By Melissa Velasco
Exercising with endometriosis can leave some people in pain for days. But this does not have to be the case!
In this 5-part series, we have covered the many aspects of estrogen dominance and how we can address an estrogen dominant body. So, it should come as no surprise that exercise must be included in this discussion.
Now, don’t tune us out just yet! We know that getting regular exercise with endometriosis is difficult when pain is severe and management of that pain is almost non-existent. But hear us out.
Exercise and Estrogen Levels
When it comes to published literature and research, we can find thousands of studies related to estrogen and breast cancer. But, unfortunately, not as many when it comes to endometriosis. However, the concepts remain the same. Because the fact is, estrogen-dominance can lead to poor outcomes in both breast cancer and endometriosis.
Simply put, of the many breast cancer studies that have been done, researchers have found that regular exercise leads to decreased estrogen levels (1). Therefore, it is safe to assume the same principal can be applied to endometriosis. We must get up and move our bodies to help rid it of excess estrogen!
Exercising with Endometriosis
The problem is, many endo warriors find it difficult to adhere to a consistent workout regimen. This is because many options can be high intensity and high impact, that leads to stress on our already inflamed bodies. For many, exercise can induce a flare in symptoms that leaves you in pain for days.
But this does not have to be the case! Everyone has the ability to move their body in a way that doesn’t trigger a flare. In this post, we will cover 4 tips that will help you move your body more.
1.Give yourself some grace!
First off, it’s important that you recognize that you must not compare your progress to others. Doing so can lead you to become discouraged and unwilling to do what your body so longingly needs.
Be gracious with yourself and give yourself credit for any step in the right direction . . . no matter how small.
2.Modify! Modify! Modify!
No matter what you try, whether it be yoga, swimming, cardio, or walking, you will have to modify the moves/activity. And that’s okay! You don’t need to push yourself to keep up with the other people in your class, or the friends who are lifting heavier weights than you. At the end of the day, moving your body in any type of way is beneficial.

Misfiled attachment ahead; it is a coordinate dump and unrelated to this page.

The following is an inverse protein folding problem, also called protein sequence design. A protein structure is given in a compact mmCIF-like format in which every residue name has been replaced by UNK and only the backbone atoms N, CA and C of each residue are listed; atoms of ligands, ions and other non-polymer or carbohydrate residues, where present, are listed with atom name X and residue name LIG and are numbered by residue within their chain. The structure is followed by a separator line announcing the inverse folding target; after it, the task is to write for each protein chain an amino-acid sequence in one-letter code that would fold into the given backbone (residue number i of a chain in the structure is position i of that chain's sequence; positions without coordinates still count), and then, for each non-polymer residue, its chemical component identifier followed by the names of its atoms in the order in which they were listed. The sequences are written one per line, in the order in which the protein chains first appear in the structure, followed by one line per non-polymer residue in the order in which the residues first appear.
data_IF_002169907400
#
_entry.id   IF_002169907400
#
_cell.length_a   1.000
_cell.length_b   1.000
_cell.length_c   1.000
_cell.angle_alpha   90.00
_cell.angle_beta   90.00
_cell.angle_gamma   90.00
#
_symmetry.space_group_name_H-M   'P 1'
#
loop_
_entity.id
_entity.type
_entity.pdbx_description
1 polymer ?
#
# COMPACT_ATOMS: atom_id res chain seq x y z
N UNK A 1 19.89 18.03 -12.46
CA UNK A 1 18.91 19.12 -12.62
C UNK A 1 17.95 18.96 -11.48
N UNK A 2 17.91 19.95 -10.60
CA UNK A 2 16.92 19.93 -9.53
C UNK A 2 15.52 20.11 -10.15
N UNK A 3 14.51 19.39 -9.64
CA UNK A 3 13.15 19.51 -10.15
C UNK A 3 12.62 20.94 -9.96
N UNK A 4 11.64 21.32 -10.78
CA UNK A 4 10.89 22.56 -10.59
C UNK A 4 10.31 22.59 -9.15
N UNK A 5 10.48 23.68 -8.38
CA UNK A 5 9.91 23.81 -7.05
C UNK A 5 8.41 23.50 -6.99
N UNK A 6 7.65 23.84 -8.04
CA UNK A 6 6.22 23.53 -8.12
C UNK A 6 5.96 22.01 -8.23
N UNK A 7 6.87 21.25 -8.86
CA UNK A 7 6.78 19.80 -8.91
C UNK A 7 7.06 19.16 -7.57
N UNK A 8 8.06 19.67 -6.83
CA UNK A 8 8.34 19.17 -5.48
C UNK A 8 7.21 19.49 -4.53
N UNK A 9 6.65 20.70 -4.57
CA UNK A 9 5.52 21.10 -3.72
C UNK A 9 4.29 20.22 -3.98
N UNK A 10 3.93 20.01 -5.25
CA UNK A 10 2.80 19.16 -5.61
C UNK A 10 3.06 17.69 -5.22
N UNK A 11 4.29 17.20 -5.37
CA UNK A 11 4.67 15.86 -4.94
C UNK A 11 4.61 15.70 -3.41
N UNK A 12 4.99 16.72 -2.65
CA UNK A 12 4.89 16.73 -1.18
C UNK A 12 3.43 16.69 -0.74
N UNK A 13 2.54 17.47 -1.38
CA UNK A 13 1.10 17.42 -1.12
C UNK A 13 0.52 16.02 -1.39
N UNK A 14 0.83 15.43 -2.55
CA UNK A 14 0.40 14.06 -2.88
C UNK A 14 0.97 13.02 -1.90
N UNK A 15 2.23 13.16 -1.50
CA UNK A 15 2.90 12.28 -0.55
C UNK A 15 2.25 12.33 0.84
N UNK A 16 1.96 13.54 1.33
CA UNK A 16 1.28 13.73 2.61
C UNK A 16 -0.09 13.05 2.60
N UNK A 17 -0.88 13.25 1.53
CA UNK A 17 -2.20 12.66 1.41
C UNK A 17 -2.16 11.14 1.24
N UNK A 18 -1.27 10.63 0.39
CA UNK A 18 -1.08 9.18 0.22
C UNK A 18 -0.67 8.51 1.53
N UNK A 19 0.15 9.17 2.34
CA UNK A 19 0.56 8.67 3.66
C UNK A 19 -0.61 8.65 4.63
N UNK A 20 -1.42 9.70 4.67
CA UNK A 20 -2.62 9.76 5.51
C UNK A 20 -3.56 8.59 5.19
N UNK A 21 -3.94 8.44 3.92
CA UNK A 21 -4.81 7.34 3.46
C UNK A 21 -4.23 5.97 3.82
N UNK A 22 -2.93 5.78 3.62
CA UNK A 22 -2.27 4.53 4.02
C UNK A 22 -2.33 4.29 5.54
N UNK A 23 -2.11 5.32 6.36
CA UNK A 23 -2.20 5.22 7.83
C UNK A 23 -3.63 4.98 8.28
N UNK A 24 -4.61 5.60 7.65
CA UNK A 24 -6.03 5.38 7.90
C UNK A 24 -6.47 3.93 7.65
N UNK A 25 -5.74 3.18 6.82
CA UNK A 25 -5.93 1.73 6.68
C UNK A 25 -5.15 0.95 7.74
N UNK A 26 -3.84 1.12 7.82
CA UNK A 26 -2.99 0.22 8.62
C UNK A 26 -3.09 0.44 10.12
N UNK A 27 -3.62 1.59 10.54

Maybe this means you do less repetitions, or less laps in the pool, or squats that aren’t so low. No matter what it is that you choose to do, listen to your body and take breaks when necessary.
3.Try something new.
If running has always been your vice, but it now causes you to be in pain, try another form of cardio, like swimming or cycling. If you loved to do Crossfit, but can no longer tolerate the high impact moves, try rock climbing. If you were all about Pilates, but can no longer take all the repetitive core work, try yoga (there are many different variations of yoga).
The point is there will always be an alternative to your favorite workout regimen. One that works all the same major muscles, but with less impact. And if you have never been physically active, start by going for walks daily or every other day.
4.Remember your WHY.
I will be the first to admit that I have been slacking when it comes to working out. And this is due to a fear of causing a flare; so I get it! But this year I will be having surgery and I am not taking that lightly; surgery is a BIG DEAL!
As a nurse, I have seen how a patient’s physical status pre-surgery can affect their body post-surgery. And so, this year I have committed to doing barre, a low-impact/high-intensity workout that acquired its roots from ballet. My goal is to regain some stamina, decrease fatigue, and increase muscle mass.
I know that doing this consistently will improve my overall outcomes with pain and recovery. Essentially, I am doing this so that my body and mind have every fighting chance as I go into and come out of surgery. And that is my why. You must come up with your own. But be sure its specific, realistic, and that it has a true meaning to you and you alone.
Additional Notes on Estrogen Dominance
Lastly, we’d like to point out a new concept while still on the topic of estrogen dominance. This series was started because so many people with endo are found to be estrogen dominant, and because much of the literature can agree that endometriosis is an estrogen dominant disease.
However, endometriosis does not always present with estrogen dominance. In fact, some people may have progesterone dominance, due to the fact that endometriosis lesions can create their own hormones. That being said, it is best have your physician test your hormone levels to see where you fall on the spectrum.
But regardless of where you fall, exercise will always be beneficial to your overall health and outcomes. So, do what you can and find what works for you.
Estrogen Dominance: A 5-part Series
If you would like to read our previous posts regarding estrogen dominance, then click here. And stay tuned for our final post of this 5-part series, which will cover environmental estrogens to avoid.
- Study: Aerobic exercise lowers estrogen levels in premenopausal women at high risk for breast cancer (2015). Retrieved from https://www.facingourrisk.org/XRAYS/exercise-and-estrogen-in-high-risk-women
About The Author: Melissa Velasco
Melissa Velasco is a Registered Nurse with over 6 years in Oncology care. In the past two years, Melissa has dedicated her spare time to learning, educating, and advocating for proper endometriosis care. This dedication stems from her 15-year battle with this disease that she only learned about 3 years ago. Since receiving her endometriosis diagnosis in late 2017, she has started a blog, volunteered for the American End of Endo Project, and become a member of the Board of Advisors for the Endometriosis Foundation of Houston.